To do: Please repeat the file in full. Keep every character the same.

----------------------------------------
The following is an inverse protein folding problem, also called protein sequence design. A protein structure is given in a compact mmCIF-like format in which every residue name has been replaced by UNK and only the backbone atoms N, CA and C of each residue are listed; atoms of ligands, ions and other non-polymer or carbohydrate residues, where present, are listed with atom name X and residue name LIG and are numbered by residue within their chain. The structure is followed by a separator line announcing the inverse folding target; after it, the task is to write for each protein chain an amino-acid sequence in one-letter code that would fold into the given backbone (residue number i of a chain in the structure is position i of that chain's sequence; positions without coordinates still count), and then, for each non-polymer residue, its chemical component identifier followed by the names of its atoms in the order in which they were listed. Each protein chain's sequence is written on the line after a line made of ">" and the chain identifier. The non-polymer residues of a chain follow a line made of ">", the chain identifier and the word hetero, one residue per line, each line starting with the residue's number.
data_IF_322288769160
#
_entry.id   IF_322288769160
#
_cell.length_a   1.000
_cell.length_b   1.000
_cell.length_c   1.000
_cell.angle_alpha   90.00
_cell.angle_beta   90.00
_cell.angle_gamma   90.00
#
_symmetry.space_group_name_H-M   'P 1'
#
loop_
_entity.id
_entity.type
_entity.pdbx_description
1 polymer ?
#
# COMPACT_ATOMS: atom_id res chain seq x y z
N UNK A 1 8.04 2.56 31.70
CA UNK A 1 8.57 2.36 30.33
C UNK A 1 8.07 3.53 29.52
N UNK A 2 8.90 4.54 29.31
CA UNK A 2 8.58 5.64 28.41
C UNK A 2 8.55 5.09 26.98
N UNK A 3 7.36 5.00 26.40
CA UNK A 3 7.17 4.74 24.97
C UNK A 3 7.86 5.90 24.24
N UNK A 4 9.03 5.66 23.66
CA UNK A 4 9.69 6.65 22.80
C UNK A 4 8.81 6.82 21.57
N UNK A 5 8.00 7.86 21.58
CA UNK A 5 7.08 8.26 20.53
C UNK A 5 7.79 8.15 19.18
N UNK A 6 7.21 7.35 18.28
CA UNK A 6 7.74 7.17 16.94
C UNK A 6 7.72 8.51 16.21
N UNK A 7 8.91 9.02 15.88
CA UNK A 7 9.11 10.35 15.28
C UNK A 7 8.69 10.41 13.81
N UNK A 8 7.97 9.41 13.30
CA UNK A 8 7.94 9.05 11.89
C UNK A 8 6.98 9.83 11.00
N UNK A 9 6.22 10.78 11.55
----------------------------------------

The following is an inverse protein folding problem, also called protein sequence design. A protein structure is given in a compact mmCIF-like format in which every residue name has been replaced by UNK and only the backbone atoms N, CA and C of each residue are listed; atoms of ligands, ions and other non-polymer or carbohydrate residues, where present, are listed with atom name X and residue name LIG and are numbered by residue within their chain. The structure is followed by a separator line announcing the inverse folding target; after it, the task is to write for each protein chain an amino-acid sequence in one-letter code that would fold into the given backbone (residue number i of a chain in the structure is position i of that chain's sequence; positions without coordinates still count), and then, for each non-polymer residue, its chemical component identifier followed by the names of its atoms in the order in which they were listed. Each protein chain's sequence is written on the line after a line made of ">" and the chain identifier. The non-polymer residues of a chain follow a line made of ">", the chain identifier and the word hetero, one residue per line, each line starting with the residue's number.
data_IF_322288769160
#
_entry.id   IF_322288769160
#
_cell.length_a   1.000
_cell.length_b   1.000
_cell.length_c   1.000
_cell.angle_alpha   90.00
_cell.angle_beta   90.00
_cell.angle_gamma   90.00
#
_symmetry.space_group_name_H-M   'P 1'
#
loop_
_entity.id
_entity.type
_entity.pdbx_description
1 polymer ?
#
# COMPACT_ATOMS: atom_id res chain seq x y z
N UNK A 1 8.04 2.56 31.70
CA UNK A 1 8.57 2.36 30.33
C UNK A 1 8.07 3.53 29.52
N UNK A 2 8.90 4.54 29.31
CA UNK A 2 8.58 5.64 28.41
C UNK A 2 8.55 5.09 26.98
N UNK A 3 7.36 5.00 26.40
CA UNK A 3 7.17 4.74 24.97
C UNK A 3 7.86 5.90 24.24
N UNK A 4 9.03 5.66 23.66
CA UNK A 4 9.69 6.65 22.80
C UNK A 4 8.81 6.82 21.57
N UNK A 5 8.00 7.86 21.58
CA UNK A 5 7.08 8.26 20.53
C UNK A 5 7.79 8.15 19.18
N UNK A 6 7.21 7.35 18.28
CA UNK A 6 7.74 7.17 16.94
C UNK A 6 7.72 8.51 16.21
N UNK A 7 8.91 9.02 15.88
CA UNK A 7 9.11 10.35 15.28
C UNK A 7 8.69 10.41 13.81
N UNK A 8 7.97 9.41 13.30
CA UNK A 8 7.94 9.05 11.89
C UNK A 8 6.98 9.83 11.00
N UNK A 9 6.22 10.78 11.55